In the midst of cleansing the temple and driving out the merchants in Matthew 21:13, Jesus proclaims:

“It is written: ‘My house shall be a house of prayer,’ but you are making it a den of thieves.”

Matthew 21:13 NABRE

In the absence of any Old Testament context, these words naturally seem to fit with other criticisms that Jesus leveled against the scribes or Pharisees. Consider Luke 20:46-47:

“Be on guard against the scribes, who like to go around in long robes and love greetings in marketplaces, seats of honor in synagogues, and places of honor at banquets. They devour the houses of widows and, as a pretext, recite lengthy prayers. They will receive a very severe condemnation.”

Luke 20:46-47 NABRE

A similar passage is in Matthew 23:4-5:

They tie up heavy burdens [hard to carry] and lay them on people’s shoulders, but they will not lift a finger to move them. All their works are performed to be seen.

Matthew 23:4-5a NABRE

In light of these criticisms, Jesus’ words at the cleansing of the temple seem to be directed at the worldliness of the scribes, Saducees, and Pharisees. Their craving for wealth and prestige has overtaken their calling to worship God, and they have corrupted the temple as a result. When Jesus drives the money changers and merchants out of the temple, it seems all too clear: Jesus is saying that economic activity and selling for profit have no place in the house of God.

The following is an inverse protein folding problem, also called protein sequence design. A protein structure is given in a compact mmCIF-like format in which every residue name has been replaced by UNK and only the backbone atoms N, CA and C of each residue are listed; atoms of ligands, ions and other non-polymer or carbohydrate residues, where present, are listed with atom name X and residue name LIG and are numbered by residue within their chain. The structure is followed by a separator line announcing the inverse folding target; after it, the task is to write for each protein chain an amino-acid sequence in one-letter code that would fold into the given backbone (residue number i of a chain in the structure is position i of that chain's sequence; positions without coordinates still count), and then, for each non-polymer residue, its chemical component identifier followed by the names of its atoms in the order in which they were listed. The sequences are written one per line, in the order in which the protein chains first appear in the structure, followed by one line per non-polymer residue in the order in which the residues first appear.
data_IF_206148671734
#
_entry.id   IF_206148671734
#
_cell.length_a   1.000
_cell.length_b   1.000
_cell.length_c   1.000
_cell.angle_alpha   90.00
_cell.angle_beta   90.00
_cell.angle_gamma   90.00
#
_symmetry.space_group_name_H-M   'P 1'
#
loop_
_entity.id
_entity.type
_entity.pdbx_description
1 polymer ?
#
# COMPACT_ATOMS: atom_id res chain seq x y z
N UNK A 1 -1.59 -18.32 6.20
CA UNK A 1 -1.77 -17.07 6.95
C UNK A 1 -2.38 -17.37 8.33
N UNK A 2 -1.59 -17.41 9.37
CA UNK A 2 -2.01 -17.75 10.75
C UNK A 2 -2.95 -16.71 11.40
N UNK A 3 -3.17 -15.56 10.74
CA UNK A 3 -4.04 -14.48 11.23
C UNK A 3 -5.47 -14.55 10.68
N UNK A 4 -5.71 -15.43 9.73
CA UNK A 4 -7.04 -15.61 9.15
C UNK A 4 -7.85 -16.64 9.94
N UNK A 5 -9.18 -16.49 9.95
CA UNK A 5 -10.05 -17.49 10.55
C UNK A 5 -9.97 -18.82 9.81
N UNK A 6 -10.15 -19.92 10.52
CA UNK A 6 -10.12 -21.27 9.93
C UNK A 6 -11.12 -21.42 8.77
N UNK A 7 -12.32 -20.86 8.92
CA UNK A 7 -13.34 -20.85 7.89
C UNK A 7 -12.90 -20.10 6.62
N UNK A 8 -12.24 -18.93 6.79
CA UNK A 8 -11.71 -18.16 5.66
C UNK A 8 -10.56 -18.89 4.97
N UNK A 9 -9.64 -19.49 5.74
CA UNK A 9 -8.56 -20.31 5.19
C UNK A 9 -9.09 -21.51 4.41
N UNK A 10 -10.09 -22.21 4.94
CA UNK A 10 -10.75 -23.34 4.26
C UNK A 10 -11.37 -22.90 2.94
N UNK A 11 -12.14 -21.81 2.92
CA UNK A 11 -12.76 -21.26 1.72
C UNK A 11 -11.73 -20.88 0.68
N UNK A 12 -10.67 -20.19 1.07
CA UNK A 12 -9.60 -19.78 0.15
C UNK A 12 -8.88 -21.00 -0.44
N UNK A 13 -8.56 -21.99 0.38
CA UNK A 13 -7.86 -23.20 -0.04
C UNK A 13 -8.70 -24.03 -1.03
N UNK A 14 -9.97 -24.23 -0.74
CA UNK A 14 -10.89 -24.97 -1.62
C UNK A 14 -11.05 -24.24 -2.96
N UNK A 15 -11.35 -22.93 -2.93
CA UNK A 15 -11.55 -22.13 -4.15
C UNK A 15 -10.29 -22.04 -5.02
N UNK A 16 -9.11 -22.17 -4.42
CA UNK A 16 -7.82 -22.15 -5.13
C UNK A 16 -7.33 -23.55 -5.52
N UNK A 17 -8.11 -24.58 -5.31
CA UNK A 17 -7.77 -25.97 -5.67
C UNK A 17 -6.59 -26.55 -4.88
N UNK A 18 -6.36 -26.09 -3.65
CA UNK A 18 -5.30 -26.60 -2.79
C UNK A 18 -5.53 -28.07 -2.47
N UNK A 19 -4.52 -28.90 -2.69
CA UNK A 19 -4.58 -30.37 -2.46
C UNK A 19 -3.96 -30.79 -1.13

There is a deeper meaning here, though, which rises to the surface as soon as the Old Testament context is revealed. Jesus’ statement in the temple is a compound allusion to two passages: one in Isaiah, and one in Jeremiah. “My house shall be a house of prayer comes from Isaiah 56:7. Here is the broader passage for context:

And foreigners who join themselves to the Lord,
to minister to him,
To love the name of the Lord,
to become his servants—
All who keep the sabbath without profaning it
and hold fast to my covenant,
Them I will bring to my holy mountain
and make them joyful in my house of prayer;
Their burnt offerings and their sacrifices
will be acceptable on my altar,
For my house shall be called
a house of prayer for all peoples.

Oracle of the Lord God,

who gathers the dispersed of Israel—Others will I gather to them

besides those already gathered.

Isaiah 56:6-8 NABRE

The focus of this passage is on God welcoming foreigners as worshippers at his temple. God will welcome people who were not born Israelites into his people and gather them together to worship. This passage actually fits better with Jesus’ words in Matthew 8:11: